While Anthopoulos noted injuries have derailed d’Arnaud’s upside, he’s still highly regarded across baseball. Anthopoulos praised d’Arnaud’s power to all fields, especially right center, and his ability to handle a staff.
“We did a lot of work on his prep, game planning, the receiving side is obviously important, too,” Anthopoulos said. “We think Travis has been high up there in the past, we’ll think we’ll continue to get better and get back to where he was.”
D’Arnaud bounced back in 2019 after undergoing right elbow surgery for a torn ulnar collateral ligament the season prior. He appeared in 103 games (92 of which came with Tampa Bay), hitting .251 with 16 homers and 69 RBIs for the Mets, Dodgers and Rays. D’Arnaud is a career .246 hitter with 63 home runs in 500 career games.
Last season was the third time d’Arnaud had exceeded 100 games played since he debuted in 2013. Anthopoulos noted d’Arnaud recovered his form with the Rays, when he hit .263 and knocked all of his 16 homers.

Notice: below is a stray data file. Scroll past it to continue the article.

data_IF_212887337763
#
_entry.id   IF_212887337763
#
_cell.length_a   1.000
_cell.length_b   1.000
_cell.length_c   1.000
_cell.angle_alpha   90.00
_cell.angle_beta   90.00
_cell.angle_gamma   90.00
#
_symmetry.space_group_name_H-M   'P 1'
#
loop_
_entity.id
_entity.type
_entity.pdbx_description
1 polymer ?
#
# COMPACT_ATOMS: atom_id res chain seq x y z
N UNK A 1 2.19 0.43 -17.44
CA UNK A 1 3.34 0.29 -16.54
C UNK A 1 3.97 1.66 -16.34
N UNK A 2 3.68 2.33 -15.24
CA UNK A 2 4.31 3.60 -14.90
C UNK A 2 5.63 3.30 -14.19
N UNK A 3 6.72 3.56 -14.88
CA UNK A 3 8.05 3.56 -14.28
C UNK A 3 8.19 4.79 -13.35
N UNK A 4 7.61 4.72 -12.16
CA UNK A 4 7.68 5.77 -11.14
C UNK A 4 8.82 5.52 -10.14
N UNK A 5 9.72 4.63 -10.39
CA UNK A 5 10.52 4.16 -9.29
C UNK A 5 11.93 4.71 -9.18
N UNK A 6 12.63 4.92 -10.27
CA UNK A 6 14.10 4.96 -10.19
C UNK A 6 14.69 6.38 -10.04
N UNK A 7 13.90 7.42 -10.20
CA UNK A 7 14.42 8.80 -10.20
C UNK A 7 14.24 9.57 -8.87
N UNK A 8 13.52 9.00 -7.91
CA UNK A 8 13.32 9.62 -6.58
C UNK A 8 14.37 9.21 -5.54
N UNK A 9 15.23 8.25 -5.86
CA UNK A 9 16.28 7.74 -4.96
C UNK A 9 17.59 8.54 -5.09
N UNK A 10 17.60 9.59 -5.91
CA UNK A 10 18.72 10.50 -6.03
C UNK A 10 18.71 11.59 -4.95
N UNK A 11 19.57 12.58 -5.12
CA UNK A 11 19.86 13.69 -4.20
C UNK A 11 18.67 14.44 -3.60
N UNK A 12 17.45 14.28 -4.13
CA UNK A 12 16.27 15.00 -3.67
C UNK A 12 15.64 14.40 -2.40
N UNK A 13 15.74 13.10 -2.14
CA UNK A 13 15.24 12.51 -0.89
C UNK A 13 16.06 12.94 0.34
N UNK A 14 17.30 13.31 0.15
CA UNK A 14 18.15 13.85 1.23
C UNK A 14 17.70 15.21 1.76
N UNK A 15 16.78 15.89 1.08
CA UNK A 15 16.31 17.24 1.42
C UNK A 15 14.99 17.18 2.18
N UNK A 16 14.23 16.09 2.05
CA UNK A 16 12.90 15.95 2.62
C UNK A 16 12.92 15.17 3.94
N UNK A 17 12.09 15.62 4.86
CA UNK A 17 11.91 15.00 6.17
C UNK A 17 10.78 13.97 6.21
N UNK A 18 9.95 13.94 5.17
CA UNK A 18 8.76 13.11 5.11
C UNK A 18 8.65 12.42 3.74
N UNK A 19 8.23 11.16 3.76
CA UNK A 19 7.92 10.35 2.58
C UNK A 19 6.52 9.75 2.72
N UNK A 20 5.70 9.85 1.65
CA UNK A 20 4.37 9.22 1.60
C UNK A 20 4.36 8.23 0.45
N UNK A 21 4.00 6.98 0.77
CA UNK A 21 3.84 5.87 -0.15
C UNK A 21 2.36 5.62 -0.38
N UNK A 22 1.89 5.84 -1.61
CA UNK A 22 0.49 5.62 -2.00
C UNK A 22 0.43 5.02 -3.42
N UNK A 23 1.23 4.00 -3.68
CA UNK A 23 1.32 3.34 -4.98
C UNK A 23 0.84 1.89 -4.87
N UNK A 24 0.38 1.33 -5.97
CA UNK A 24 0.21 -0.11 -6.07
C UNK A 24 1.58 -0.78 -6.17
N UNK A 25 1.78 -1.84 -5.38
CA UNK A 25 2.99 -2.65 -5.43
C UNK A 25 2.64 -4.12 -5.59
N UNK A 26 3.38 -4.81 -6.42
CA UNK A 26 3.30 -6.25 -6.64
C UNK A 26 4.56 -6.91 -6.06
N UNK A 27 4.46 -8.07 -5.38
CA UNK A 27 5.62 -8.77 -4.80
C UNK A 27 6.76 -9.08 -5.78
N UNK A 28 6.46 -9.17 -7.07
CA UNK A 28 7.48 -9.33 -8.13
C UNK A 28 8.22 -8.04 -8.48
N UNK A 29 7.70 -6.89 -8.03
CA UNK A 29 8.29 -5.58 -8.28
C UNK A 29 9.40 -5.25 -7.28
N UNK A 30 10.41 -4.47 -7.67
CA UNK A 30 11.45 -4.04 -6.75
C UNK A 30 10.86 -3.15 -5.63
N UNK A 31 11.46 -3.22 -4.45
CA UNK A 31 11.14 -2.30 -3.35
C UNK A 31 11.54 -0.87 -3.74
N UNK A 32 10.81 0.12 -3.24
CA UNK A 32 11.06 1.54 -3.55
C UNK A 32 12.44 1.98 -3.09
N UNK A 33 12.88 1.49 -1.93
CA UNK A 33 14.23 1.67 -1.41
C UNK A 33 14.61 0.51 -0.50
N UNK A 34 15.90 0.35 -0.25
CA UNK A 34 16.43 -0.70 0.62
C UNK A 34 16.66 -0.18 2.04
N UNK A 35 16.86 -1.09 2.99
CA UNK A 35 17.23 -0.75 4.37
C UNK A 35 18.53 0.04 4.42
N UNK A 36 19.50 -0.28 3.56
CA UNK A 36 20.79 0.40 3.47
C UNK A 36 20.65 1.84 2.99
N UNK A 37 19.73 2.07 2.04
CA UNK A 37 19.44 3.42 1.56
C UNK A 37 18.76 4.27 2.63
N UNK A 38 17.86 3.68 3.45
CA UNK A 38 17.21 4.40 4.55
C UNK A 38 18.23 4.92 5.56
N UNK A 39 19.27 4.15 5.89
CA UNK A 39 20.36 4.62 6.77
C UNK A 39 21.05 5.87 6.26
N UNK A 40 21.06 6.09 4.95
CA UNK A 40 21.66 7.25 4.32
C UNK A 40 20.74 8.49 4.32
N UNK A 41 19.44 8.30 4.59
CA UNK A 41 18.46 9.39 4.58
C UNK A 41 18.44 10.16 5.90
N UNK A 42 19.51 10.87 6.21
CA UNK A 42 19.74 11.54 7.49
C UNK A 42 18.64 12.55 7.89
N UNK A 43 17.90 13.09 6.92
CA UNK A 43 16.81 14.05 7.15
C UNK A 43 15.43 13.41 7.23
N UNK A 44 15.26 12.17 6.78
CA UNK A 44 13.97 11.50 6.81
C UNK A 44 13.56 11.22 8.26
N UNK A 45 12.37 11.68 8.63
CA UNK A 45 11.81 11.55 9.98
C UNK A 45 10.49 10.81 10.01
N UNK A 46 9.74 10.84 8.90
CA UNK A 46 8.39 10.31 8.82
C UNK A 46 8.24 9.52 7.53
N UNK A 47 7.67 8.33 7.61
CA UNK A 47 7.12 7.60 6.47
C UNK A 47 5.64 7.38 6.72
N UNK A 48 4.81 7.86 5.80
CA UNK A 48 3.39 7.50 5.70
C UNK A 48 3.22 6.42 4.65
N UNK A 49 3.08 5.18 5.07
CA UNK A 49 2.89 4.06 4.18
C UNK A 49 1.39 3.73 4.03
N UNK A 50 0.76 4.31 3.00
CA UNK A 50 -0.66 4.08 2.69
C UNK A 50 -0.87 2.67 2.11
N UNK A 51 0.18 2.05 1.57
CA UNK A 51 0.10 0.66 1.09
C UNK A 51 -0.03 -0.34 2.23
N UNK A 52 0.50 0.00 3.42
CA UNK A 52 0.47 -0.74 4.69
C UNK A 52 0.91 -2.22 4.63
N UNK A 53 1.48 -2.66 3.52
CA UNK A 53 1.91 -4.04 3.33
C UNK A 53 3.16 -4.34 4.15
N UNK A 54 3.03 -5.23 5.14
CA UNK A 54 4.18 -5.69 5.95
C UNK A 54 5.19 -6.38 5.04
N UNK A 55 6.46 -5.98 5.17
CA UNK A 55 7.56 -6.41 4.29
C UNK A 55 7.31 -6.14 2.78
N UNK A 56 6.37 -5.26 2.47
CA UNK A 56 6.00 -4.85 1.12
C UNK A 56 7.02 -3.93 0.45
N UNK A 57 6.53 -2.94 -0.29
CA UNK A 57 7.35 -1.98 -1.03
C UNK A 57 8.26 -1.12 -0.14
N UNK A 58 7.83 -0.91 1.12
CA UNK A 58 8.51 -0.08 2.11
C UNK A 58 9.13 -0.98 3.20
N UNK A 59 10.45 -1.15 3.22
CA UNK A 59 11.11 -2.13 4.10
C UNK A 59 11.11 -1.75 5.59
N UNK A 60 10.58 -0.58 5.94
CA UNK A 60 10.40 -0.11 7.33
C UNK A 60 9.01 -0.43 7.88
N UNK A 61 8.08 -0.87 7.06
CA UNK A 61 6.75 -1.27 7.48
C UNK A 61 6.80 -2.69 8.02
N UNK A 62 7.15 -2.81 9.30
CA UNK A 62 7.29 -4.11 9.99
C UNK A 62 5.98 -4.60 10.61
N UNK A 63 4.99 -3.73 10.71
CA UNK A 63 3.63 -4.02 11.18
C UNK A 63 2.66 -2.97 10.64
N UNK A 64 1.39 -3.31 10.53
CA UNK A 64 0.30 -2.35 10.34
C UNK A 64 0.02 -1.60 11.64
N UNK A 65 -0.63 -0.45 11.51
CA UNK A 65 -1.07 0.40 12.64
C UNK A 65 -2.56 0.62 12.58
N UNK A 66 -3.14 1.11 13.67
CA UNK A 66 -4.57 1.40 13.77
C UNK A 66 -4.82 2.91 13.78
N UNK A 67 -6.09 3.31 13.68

Tampa Bay tried to re-sign d'Arnaud, according to the Tampa Bay Times, but the Braves swooped in and continued their offseason spending. The team has already signed relievers Will Smith, Darren O'Day and Chris Martin in addition to d'Arnaud, bucking the trend of slow-developing winters that have plagued baseball in recent offseasons.
“We just worry about ourselves,” Anthopoulos said. “Last winter, (Josh) Donaldson and (Brian) McCann came together early. It worked out that way and then there was a gap. It’s hard to pinpoint when deals will come together. … We’re focused solely on ourselves and the needs we have to address.”
D’Arnaud’s brother, Chase, was a member of the Braves in 2016 and ’17. The Braves now have 40 players on the club’s 40-man roster.